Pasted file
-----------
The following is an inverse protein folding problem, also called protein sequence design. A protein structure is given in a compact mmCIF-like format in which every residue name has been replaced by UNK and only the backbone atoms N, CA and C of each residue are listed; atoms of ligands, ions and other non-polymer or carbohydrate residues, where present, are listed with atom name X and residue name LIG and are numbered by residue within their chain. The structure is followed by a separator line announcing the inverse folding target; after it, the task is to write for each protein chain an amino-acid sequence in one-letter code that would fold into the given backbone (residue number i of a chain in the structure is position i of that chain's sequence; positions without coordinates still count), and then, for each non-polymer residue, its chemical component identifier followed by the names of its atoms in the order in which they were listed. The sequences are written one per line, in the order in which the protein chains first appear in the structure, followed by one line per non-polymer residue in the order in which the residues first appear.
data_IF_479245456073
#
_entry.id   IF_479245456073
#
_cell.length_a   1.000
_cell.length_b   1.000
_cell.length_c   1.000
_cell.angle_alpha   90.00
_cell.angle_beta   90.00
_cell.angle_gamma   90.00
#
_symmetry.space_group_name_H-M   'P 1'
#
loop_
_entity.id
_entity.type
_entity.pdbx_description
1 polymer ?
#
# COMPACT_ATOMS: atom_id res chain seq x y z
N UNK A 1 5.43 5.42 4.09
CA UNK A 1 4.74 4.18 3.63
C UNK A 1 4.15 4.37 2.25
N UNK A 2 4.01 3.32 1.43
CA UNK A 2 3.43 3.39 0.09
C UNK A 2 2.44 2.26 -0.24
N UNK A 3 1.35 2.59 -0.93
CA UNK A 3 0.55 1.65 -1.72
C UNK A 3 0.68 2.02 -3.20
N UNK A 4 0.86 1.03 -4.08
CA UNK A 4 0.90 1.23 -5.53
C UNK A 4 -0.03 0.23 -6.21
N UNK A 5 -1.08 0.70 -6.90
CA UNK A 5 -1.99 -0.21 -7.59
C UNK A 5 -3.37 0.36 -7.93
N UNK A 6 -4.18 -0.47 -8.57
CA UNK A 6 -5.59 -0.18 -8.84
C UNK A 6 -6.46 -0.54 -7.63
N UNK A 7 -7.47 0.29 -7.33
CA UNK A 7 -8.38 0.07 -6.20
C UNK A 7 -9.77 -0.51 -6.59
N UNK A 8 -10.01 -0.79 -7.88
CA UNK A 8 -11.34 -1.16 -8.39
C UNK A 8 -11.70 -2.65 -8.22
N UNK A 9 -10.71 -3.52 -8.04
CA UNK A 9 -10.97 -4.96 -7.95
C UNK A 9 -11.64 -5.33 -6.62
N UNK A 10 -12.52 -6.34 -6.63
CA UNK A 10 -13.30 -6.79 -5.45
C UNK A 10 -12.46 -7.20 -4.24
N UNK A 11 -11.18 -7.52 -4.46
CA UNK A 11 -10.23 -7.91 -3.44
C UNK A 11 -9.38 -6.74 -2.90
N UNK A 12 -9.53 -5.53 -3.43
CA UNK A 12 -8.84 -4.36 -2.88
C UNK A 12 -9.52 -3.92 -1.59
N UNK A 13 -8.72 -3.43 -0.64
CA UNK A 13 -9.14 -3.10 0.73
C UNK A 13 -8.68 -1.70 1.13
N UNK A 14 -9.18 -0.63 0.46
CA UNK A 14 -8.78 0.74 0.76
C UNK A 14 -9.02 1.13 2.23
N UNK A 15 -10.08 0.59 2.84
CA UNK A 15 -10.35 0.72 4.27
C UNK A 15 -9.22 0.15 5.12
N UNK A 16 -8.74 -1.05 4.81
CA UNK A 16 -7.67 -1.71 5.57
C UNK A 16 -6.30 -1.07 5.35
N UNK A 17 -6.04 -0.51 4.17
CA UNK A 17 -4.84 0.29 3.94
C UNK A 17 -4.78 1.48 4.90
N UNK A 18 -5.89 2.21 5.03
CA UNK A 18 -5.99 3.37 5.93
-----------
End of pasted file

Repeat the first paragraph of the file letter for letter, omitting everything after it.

The following is an inverse protein folding problem, also called protein sequence design. A protein structure is given in a compact mmCIF-like format in which every residue name has been replaced by UNK and only the backbone atoms N, CA and C of each residue are listed; atoms of ligands, ions and other non-polymer or carbohydrate residues, where present, are listed with atom name X and residue name LIG and are numbered by residue within their chain. The structure is followed by a separator line announcing the inverse folding target; after it, the task is to write for each protein chain an amino-acid sequence in one-letter code that would fold into the given backbone (residue number i of a chain in the structure is position i of that chain's sequence; positions without coordinates still count), and then, for each non-polymer residue, its chemical component identifier followed by the names of its atoms in the order in which they were listed. The sequences are written one per line, in the order in which the protein chains first appear in the structure, followed by one line per non-polymer residue in the order in which the residues first appear.